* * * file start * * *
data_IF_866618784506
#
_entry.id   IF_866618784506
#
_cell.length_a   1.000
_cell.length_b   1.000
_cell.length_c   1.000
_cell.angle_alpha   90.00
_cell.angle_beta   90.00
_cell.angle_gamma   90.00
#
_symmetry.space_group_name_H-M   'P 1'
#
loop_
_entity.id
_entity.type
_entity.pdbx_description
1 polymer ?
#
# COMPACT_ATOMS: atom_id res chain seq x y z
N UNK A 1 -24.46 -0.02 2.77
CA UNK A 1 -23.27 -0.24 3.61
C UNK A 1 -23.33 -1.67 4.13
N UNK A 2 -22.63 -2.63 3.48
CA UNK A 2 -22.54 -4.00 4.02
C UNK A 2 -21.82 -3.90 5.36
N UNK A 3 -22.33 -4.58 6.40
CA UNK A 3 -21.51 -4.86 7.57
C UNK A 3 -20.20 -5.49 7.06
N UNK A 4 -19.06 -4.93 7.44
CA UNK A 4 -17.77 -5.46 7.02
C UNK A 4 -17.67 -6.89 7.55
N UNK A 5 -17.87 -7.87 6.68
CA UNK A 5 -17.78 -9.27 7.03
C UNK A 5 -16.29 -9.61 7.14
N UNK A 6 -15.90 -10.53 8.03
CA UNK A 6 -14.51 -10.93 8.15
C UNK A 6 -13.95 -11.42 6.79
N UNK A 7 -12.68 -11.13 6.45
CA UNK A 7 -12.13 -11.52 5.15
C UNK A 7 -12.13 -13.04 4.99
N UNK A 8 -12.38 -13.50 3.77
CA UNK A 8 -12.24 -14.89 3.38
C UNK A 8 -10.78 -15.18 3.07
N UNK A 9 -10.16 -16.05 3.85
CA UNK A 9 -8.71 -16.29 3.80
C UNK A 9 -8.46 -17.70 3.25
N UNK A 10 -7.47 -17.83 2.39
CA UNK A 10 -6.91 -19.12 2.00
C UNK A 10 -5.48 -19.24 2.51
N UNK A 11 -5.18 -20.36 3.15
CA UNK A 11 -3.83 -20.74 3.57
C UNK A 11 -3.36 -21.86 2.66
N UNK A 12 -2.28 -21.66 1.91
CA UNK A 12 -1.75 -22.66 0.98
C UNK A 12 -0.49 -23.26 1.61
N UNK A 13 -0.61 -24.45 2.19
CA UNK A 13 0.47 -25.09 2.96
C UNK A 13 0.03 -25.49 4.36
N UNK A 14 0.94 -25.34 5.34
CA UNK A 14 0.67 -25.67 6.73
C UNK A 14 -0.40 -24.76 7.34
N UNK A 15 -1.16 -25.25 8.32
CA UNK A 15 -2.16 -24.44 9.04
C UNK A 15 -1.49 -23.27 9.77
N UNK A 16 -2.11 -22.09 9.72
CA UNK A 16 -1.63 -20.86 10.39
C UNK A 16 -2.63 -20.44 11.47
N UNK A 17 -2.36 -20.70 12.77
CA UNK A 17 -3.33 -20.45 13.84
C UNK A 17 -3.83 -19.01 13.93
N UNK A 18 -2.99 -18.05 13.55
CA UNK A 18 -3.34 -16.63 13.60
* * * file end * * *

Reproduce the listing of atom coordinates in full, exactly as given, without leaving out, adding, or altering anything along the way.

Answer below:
data_IF_866618784506
#
_entry.id   IF_866618784506
#
_cell.length_a   1.000
_cell.length_b   1.000
_cell.length_c   1.000
_cell.angle_alpha   90.00
_cell.angle_beta   90.00
_cell.angle_gamma   90.00
#
_symmetry.space_group_name_H-M   'P 1'
#
loop_
_entity.id
_entity.type
_entity.pdbx_description
1 polymer ?
#
# COMPACT_ATOMS: atom_id res chain seq x y z
N UNK A 1 -24.46 -0.02 2.77
CA UNK A 1 -23.27 -0.24 3.61
C UNK A 1 -23.33 -1.67 4.13
N UNK A 2 -22.63 -2.63 3.48
CA UNK A 2 -22.54 -4.00 4.02
C UNK A 2 -21.82 -3.90 5.36
N UNK A 3 -22.33 -4.58 6.40
CA UNK A 3 -21.51 -4.86 7.57
C UNK A 3 -20.20 -5.49 7.06
N UNK A 4 -19.06 -4.93 7.44
CA UNK A 4 -17.77 -5.46 7.02
C UNK A 4 -17.67 -6.89 7.55
N UNK A 5 -17.87 -7.87 6.68
CA UNK A 5 -17.78 -9.27 7.03
C UNK A 5 -16.29 -9.61 7.14
N UNK A 6 -15.90 -10.53 8.03
CA UNK A 6 -14.51 -10.93 8.15
C UNK A 6 -13.95 -11.42 6.79
N UNK A 7 -12.68 -11.13 6.45
CA UNK A 7 -12.13 -11.52 5.15
C UNK A 7 -12.13 -13.04 4.99
N UNK A 8 -12.38 -13.50 3.77
CA UNK A 8 -12.24 -14.89 3.38
C UNK A 8 -10.78 -15.18 3.07
N UNK A 9 -10.16 -16.05 3.85
CA UNK A 9 -8.71 -16.29 3.80
C UNK A 9 -8.46 -17.70 3.25
N UNK A 10 -7.47 -17.83 2.39
CA UNK A 10 -6.91 -19.12 2.00
C UNK A 10 -5.48 -19.24 2.51
N UNK A 11 -5.18 -20.36 3.15
CA UNK A 11 -3.83 -20.74 3.57
C UNK A 11 -3.36 -21.86 2.66
N UNK A 12 -2.28 -21.66 1.91
CA UNK A 12 -1.75 -22.66 0.98
C UNK A 12 -0.49 -23.26 1.61
N UNK A 13 -0.61 -24.45 2.19
CA UNK A 13 0.47 -25.09 2.96
C UNK A 13 0.03 -25.49 4.36
N UNK A 14 0.94 -25.34 5.34
CA UNK A 14 0.67 -25.67 6.73
C UNK A 14 -0.40 -24.76 7.34
N UNK A 15 -1.16 -25.25 8.32
CA UNK A 15 -2.16 -24.44 9.04
C UNK A 15 -1.49 -23.27 9.77
N UNK A 16 -2.11 -22.09 9.72
CA UNK A 16 -1.63 -20.86 10.39
C UNK A 16 -2.63 -20.44 11.47
N UNK A 17 -2.36 -20.70 12.77
CA UNK A 17 -3.33 -20.45 13.84
C UNK A 17 -3.83 -19.01 13.93
N UNK A 18 -2.99 -18.05 13.55
CA UNK A 18 -3.34 -16.63 13.60